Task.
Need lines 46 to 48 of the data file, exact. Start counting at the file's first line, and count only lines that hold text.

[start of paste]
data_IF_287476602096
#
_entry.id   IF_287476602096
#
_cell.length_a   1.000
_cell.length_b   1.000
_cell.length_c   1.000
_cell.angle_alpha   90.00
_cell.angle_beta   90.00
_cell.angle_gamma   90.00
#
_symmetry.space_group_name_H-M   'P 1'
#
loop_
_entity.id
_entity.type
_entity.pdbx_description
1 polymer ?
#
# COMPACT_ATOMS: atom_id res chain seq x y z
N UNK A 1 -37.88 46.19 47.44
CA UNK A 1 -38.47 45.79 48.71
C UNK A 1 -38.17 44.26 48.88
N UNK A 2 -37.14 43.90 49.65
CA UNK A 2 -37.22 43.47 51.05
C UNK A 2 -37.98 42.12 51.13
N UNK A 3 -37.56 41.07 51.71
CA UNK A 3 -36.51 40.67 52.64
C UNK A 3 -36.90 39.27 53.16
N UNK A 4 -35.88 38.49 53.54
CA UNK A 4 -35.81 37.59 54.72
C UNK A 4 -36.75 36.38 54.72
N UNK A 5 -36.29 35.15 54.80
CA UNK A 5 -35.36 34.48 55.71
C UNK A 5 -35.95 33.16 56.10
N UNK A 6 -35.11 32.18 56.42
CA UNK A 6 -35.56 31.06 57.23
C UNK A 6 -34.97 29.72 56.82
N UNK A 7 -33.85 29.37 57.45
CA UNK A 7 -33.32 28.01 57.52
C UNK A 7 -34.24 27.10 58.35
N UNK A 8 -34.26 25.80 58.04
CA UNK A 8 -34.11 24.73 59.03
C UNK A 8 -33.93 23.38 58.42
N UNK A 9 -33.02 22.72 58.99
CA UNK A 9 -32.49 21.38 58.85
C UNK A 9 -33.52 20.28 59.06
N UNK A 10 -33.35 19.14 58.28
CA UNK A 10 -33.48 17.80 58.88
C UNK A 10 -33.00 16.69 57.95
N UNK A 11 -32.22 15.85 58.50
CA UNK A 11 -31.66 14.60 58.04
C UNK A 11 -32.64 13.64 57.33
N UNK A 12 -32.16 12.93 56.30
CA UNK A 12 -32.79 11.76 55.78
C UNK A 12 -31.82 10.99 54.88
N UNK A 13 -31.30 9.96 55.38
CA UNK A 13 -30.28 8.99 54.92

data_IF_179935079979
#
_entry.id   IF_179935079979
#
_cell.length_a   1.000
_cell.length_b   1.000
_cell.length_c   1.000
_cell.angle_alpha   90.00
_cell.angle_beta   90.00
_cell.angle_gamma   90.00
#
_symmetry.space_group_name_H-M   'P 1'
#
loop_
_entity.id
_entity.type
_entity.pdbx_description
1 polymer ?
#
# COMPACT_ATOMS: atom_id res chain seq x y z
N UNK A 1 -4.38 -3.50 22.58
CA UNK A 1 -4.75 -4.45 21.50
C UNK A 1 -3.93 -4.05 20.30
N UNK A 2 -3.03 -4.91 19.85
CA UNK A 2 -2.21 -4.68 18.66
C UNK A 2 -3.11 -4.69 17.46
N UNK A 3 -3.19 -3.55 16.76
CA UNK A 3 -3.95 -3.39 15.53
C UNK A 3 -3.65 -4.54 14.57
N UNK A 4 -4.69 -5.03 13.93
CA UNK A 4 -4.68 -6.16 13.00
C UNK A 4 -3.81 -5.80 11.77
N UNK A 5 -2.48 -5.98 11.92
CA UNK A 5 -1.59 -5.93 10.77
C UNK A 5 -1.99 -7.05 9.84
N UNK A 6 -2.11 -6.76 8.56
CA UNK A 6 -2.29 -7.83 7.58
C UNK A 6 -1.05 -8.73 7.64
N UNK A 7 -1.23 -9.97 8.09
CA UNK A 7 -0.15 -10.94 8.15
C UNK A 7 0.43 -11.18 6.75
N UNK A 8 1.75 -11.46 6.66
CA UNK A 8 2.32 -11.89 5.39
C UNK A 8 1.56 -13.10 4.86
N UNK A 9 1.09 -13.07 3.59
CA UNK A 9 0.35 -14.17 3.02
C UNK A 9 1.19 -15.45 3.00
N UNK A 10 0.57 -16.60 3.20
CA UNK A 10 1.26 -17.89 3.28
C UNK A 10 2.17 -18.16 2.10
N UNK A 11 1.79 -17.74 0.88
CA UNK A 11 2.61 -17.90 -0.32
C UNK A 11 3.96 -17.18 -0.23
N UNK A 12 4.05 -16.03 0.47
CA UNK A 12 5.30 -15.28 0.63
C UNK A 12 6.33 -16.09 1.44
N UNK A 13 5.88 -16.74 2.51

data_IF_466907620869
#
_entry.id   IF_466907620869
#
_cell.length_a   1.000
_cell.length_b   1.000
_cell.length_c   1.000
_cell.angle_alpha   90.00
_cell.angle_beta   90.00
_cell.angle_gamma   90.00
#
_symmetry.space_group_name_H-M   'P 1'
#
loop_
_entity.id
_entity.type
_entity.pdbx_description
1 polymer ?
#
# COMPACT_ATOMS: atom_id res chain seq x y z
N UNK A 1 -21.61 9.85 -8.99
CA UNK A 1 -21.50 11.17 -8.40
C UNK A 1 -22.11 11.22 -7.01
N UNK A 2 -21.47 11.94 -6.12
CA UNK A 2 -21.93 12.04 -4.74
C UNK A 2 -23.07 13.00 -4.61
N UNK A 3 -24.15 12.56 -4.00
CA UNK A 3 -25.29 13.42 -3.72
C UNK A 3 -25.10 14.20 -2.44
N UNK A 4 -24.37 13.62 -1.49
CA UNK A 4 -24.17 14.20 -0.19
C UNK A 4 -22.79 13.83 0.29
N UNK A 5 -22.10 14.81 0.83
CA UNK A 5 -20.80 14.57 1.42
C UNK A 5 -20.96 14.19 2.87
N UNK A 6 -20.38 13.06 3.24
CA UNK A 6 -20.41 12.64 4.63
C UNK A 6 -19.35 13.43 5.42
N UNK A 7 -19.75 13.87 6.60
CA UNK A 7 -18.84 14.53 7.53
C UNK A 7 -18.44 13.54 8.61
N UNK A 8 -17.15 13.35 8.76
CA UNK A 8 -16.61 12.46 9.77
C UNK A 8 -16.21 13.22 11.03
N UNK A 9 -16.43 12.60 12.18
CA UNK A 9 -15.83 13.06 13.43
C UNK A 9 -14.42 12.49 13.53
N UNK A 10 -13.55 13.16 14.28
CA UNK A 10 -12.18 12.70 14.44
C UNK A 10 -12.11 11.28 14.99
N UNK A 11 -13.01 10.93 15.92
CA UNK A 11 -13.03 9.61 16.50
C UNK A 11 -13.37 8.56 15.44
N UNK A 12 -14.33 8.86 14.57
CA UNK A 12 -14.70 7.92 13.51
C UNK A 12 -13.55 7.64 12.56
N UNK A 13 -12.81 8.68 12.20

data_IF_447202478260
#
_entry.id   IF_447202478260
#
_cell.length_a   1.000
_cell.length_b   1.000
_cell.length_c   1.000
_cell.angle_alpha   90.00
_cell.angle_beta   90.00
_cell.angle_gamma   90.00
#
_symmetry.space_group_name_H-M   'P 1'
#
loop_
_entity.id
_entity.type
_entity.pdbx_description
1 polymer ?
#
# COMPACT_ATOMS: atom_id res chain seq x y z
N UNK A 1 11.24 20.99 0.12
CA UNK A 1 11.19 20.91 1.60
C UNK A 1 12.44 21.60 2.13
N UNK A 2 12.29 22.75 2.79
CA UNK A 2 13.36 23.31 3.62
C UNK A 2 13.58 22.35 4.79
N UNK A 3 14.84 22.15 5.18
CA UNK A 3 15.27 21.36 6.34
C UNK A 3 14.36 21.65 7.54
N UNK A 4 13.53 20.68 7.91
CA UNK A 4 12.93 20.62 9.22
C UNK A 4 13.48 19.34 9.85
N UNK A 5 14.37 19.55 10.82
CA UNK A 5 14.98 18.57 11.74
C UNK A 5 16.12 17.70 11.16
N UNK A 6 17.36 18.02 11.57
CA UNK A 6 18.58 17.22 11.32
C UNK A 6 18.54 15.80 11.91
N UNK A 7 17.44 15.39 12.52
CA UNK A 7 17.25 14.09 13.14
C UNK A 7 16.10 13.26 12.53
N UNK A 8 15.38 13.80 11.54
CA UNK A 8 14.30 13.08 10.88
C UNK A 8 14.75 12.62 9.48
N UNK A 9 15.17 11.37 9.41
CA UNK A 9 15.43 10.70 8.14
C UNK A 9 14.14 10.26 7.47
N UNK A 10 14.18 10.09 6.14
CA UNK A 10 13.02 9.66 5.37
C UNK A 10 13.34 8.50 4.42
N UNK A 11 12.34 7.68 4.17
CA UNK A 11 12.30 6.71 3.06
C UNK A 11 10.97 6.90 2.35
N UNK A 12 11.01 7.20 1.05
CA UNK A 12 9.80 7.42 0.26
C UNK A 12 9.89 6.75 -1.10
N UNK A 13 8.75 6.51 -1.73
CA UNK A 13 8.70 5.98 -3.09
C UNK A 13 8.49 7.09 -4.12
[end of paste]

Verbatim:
CA UNK A 9 -32.49 21.38 58.85
C UNK A 9 -33.52 20.28 59.06
N UNK A 10 -33.35 19.14 58.28